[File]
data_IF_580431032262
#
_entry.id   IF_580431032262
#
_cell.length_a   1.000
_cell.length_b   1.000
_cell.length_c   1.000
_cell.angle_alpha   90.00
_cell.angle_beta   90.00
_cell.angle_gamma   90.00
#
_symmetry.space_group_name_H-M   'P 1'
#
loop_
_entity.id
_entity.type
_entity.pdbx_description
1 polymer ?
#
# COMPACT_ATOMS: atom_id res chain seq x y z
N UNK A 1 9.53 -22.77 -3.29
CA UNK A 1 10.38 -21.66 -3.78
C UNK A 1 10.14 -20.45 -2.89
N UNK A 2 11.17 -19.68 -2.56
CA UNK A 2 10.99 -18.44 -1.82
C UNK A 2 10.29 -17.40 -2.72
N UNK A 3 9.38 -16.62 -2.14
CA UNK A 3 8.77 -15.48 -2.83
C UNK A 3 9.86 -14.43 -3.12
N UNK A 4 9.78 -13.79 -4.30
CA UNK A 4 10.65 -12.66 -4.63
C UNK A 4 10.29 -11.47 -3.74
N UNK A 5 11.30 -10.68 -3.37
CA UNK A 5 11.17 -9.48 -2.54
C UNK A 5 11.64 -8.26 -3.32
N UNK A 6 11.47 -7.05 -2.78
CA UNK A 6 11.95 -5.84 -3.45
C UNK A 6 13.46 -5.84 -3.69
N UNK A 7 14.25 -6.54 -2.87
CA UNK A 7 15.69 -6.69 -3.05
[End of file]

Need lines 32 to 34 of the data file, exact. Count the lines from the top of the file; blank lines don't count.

C UNK A 4 10.29 -11.47 -3.74
N UNK A 5 11.30 -10.68 -3.37
CA UNK A 5 11.17 -9.48 -2.54